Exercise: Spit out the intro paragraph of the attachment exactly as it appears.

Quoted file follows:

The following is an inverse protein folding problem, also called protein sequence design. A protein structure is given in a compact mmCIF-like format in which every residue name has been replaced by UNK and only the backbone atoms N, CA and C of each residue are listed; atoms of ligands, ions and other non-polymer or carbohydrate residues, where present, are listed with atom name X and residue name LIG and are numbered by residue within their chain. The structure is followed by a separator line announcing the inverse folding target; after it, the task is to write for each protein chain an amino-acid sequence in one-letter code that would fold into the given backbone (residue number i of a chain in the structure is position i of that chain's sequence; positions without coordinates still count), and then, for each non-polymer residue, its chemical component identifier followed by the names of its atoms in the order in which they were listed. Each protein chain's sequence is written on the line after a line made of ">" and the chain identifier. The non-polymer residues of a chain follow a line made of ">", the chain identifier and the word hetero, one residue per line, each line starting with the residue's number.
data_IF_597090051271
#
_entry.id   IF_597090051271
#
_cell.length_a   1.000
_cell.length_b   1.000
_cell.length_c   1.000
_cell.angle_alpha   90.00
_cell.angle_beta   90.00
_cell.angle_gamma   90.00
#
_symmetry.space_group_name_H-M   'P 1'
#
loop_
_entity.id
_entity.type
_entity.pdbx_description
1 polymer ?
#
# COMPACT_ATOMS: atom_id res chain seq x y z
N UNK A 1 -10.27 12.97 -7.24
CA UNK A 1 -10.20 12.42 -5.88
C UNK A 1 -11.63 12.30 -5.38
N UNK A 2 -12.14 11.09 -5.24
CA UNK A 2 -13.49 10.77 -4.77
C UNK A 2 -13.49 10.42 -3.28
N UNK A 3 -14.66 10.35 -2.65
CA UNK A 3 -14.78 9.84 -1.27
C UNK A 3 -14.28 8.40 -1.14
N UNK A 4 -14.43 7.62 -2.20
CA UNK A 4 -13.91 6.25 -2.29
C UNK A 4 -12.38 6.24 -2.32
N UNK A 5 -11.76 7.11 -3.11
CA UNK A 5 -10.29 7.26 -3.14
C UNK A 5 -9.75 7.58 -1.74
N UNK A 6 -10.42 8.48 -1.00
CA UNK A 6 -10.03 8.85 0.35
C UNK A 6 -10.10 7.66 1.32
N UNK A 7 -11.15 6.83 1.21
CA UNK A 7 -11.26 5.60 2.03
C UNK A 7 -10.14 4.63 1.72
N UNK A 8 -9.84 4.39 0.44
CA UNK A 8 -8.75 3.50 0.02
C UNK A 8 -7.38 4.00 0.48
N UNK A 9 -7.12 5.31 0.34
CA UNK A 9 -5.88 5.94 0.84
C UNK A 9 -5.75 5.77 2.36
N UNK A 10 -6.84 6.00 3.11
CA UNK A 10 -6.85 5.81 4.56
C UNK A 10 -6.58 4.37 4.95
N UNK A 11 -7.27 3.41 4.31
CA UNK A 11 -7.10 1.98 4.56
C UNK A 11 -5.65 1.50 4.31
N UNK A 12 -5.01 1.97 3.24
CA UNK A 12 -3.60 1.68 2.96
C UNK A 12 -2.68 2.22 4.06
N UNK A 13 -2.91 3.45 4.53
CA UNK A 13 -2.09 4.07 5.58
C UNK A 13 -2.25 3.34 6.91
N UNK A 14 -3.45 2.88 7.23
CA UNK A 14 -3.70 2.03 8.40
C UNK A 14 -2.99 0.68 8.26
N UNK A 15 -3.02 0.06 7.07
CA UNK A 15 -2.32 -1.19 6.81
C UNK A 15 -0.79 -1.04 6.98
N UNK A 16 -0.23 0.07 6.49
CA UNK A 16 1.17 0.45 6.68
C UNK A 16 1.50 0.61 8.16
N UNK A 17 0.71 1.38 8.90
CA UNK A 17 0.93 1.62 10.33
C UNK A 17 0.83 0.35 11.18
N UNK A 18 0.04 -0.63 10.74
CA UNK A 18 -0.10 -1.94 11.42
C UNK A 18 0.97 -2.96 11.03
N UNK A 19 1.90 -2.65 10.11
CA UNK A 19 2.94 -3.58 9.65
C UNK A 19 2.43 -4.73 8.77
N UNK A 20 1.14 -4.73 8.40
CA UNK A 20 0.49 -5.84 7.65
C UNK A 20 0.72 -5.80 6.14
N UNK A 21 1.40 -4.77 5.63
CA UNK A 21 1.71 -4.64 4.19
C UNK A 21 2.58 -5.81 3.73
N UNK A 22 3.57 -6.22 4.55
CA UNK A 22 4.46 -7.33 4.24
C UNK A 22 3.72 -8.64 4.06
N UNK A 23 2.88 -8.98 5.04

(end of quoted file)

The following is an inverse protein folding problem, also called protein sequence design. A protein structure is given in a compact mmCIF-like format in which every residue name has been replaced by UNK and only the backbone atoms N, CA and C of each residue are listed; atoms of ligands, ions and other non-polymer or carbohydrate residues, where present, are listed with atom name X and residue name LIG and are numbered by residue within their chain. The structure is followed by a separator line announcing the inverse folding target; after it, the task is to write for each protein chain an amino-acid sequence in one-letter code that would fold into the given backbone (residue number i of a chain in the structure is position i of that chain's sequence; positions without coordinates still count), and then, for each non-polymer residue, its chemical component identifier followed by the names of its atoms in the order in which they were listed. Each protein chain's sequence is written on the line after a line made of ">" and the chain identifier. The non-polymer residues of a chain follow a line made of ">", the chain identifier and the word hetero, one residue per line, each line starting with the residue's number.